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Bubble Markets Display Bizarre Behavior

Right Before They Tumble Like the Dot.Com bubble of the late ‘90s, the typical signs of an approaching bubble bust were on full display in the equity markets last week (week ending January 29th).   GameStop (GME) and other failing or troubled companies (AMC, Blackberry, Nokia, Bed Bath) have become the darlings of the WallStreetBets (WSB) crowd (a gang of small retail investors tethered together via social media).  Last week, they …Read More

The “Excess Savings” Hypothesis vs. Economic Deceleration

There is some speculation that because only a little more than half of the buildup in savings from the stimulus checks and enhanced unemployment benefits was spent through July, Q4 economic activity will continue to show recovery as the “savings” continues to be spent.  Call this the “Excess Savings” Hypothesis.   Unfortunately, the incoming data makes this appear to be little more than “hope.” The weekly state and PUA unemployment data …Read More

Main Street Boom Frightens Wall Street

On Friday, November 2nd, the Dow Jones Industrials ended down 110 points in a wild day in which the index swung over 500 points from its intraday high to its intraday low. This occurred despite one of the most stellar employment reports in recent memory, a report that raised hopes that the economy would continue to grow in the 3% range, and a report that put smiles on the faces …Read More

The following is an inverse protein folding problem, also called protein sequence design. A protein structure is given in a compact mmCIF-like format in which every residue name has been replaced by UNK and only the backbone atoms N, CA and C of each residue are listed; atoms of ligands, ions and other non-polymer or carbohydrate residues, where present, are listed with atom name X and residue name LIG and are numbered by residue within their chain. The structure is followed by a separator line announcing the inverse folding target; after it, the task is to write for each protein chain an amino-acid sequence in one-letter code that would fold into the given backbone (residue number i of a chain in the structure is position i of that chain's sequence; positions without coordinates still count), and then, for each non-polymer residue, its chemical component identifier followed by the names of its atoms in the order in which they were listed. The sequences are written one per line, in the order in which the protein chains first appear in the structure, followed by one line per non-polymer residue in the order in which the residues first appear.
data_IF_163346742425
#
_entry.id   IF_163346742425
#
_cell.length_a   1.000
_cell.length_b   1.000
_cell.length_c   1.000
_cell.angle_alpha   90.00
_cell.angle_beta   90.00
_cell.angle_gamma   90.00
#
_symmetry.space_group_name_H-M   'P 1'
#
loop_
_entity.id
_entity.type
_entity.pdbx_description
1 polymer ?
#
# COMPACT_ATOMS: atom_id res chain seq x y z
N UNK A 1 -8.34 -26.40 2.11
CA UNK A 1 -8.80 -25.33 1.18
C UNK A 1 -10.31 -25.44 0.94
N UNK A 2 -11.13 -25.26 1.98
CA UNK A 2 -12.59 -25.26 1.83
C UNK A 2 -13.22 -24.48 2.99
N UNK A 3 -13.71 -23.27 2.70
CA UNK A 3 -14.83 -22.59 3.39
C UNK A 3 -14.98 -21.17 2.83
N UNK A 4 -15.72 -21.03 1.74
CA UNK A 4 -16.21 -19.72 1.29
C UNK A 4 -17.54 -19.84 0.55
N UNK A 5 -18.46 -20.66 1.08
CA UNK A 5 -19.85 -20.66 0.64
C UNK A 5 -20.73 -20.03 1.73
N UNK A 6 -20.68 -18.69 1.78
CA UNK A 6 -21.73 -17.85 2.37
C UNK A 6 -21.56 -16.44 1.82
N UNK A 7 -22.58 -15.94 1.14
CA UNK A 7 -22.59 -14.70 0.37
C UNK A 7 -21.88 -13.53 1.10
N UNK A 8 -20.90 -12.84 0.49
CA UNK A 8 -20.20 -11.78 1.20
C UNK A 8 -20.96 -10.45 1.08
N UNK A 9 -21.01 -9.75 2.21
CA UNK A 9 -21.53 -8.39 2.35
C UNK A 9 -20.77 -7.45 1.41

Deflation’s Persistence Implies Yields Will Be Lower for Longer

Despite what you hear from the TV pundits, the U.S.’s second quarter ended on weakness, and there is little evidence that economic acceleration occurred.  In previous years, slow GDP growth in Q1 was followed by 3%+ in Q2.  Not this time!  The Atlanta Fed GDPNow model, which uses a lot of sentiment indicators, is all the way down to 2.4% for Q2.  I suspect that the Commerce Department’s initial GDP …Read More

On a Recession Watch

For the first time since the industrial revolution, the U.S. faces two significant growth issues: 1) a declining labor force; and 2) a job skills mismatch.  The declining labor force is demographic in nature and is occurring in every industrial economy; likely a function of the long-term success of capitalism.   The skills mismatch is a function of technological change that is so rapid that the skills of the existing labor …Read More

“Normal,” It’s Not What You Think!

Most readers remember the pre-recession days of 4% GDP growth, interest rates at levels where savers had return choices worth pursuing (e.g., the 10 year T-Note at 4%), and workers could count on annual real wage growth.  Today, many refer to this as “normal,” and there is a desire, if not a movement, to return the economy back to such a state. You can see this in the political arena.  …Read More